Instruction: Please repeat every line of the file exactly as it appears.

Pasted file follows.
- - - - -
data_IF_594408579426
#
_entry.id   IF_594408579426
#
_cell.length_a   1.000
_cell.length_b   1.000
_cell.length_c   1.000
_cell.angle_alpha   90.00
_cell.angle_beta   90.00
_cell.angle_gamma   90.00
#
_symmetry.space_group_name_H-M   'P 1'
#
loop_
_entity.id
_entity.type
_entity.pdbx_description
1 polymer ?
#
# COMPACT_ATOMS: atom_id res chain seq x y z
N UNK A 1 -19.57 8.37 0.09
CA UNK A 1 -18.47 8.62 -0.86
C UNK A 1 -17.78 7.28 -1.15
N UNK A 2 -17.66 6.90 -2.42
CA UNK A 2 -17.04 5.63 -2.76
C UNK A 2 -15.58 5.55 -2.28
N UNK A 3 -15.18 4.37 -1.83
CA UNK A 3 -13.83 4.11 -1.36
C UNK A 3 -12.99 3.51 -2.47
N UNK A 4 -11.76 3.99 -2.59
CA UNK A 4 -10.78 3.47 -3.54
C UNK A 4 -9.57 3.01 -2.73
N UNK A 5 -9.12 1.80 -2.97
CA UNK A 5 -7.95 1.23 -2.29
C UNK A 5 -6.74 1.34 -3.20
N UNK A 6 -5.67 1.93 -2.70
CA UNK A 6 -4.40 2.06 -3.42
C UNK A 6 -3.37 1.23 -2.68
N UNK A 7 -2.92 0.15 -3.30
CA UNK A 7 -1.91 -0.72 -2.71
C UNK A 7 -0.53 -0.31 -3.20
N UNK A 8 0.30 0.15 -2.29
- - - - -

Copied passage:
data_IF_594408579426
#
_entry.id   IF_594408579426
#
_cell.length_a   1.000
_cell.length_b   1.000
_cell.length_c   1.000
_cell.angle_alpha   90.00
_cell.angle_beta   90.00
_cell.angle_gamma   90.00
#
_symmetry.space_group_name_H-M   'P 1'
#
loop_
_entity.id
_entity.type
_entity.pdbx_description
1 polymer ?
#
# COMPACT_ATOMS: atom_id res chain seq x y z
N UNK A 1 -19.57 8.37 0.09
CA UNK A 1 -18.47 8.62 -0.86
C UNK A 1 -17.78 7.28 -1.15
N UNK A 2 -17.66 6.90 -2.42
CA UNK A 2 -17.04 5.63 -2.76
C UNK A 2 -15.58 5.55 -2.28
N UNK A 3 -15.18 4.37 -1.83
CA UNK A 3 -13.83 4.11 -1.36
C UNK A 3 -12.99 3.51 -2.47
N UNK A 4 -11.76 3.99 -2.59
CA UNK A 4 -10.78 3.47 -3.54
C UNK A 4 -9.57 3.01 -2.73
N UNK A 5 -9.12 1.80 -2.97
CA UNK A 5 -7.95 1.23 -2.29
C UNK A 5 -6.74 1.34 -3.20
N UNK A 6 -5.67 1.93 -2.70
CA UNK A 6 -4.40 2.06 -3.42
C UNK A 6 -3.37 1.23 -2.68
N UNK A 7 -2.92 0.15 -3.30
CA UNK A 7 -1.91 -0.72 -2.71
C UNK A 7 -0.53 -0.31 -3.20
N UNK A 8 0.30 0.15 -2.29